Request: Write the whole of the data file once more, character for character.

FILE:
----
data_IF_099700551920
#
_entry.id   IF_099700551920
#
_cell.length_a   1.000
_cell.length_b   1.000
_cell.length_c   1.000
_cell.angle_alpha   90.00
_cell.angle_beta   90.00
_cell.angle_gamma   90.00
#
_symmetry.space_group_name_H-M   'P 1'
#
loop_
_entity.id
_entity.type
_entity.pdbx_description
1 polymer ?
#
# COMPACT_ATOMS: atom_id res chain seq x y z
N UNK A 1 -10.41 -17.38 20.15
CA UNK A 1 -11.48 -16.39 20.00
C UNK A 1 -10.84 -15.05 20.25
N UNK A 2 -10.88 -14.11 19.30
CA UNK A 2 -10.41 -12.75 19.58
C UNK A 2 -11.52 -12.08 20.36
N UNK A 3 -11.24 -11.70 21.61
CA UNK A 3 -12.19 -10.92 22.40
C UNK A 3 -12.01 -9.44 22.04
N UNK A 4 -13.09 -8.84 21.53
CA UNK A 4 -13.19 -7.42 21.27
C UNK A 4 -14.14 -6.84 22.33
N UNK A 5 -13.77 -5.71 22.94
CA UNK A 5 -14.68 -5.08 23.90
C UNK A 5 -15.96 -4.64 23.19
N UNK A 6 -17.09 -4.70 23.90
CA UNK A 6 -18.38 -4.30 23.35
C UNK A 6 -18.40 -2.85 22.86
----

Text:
data_IF_099700551920
#
_entry.id   IF_099700551920
#
_cell.length_a   1.000
_cell.length_b   1.000
_cell.length_c   1.000
_cell.angle_alpha   90.00
_cell.angle_beta   90.00
_cell.angle_gamma   90.00
#
_symmetry.space_group_name_H-M   'P 1'
#
loop_
_entity.id
_entity.type
_entity.pdbx_description
1 polymer ?
#
# COMPACT_ATOMS: atom_id res chain seq x y z
N UNK A 1 -10.41 -17.38 20.15
CA UNK A 1 -11.48 -16.39 20.00
C UNK A 1 -10.84 -15.05 20.25
N UNK A 2 -10.88 -14.11 19.30
CA UNK A 2 -10.41 -12.75 19.58
C UNK A 2 -11.52 -12.08 20.36
N UNK A 3 -11.24 -11.70 21.61
CA UNK A 3 -12.19 -10.92 22.40
C UNK A 3 -12.01 -9.44 22.04
N UNK A 4 -13.09 -8.84 21.53
CA UNK A 4 -13.19 -7.42 21.27
C UNK A 4 -14.14 -6.84 22.33
N UNK A 5 -13.77 -5.71 22.94
CA UNK A 5 -14.68 -5.08 23.90
C UNK A 5 -15.96 -4.64 23.19
N UNK A 6 -17.09 -4.70 23.90
CA UNK A 6 -18.38 -4.30 23.35
C UNK A 6 -18.40 -2.85 22.86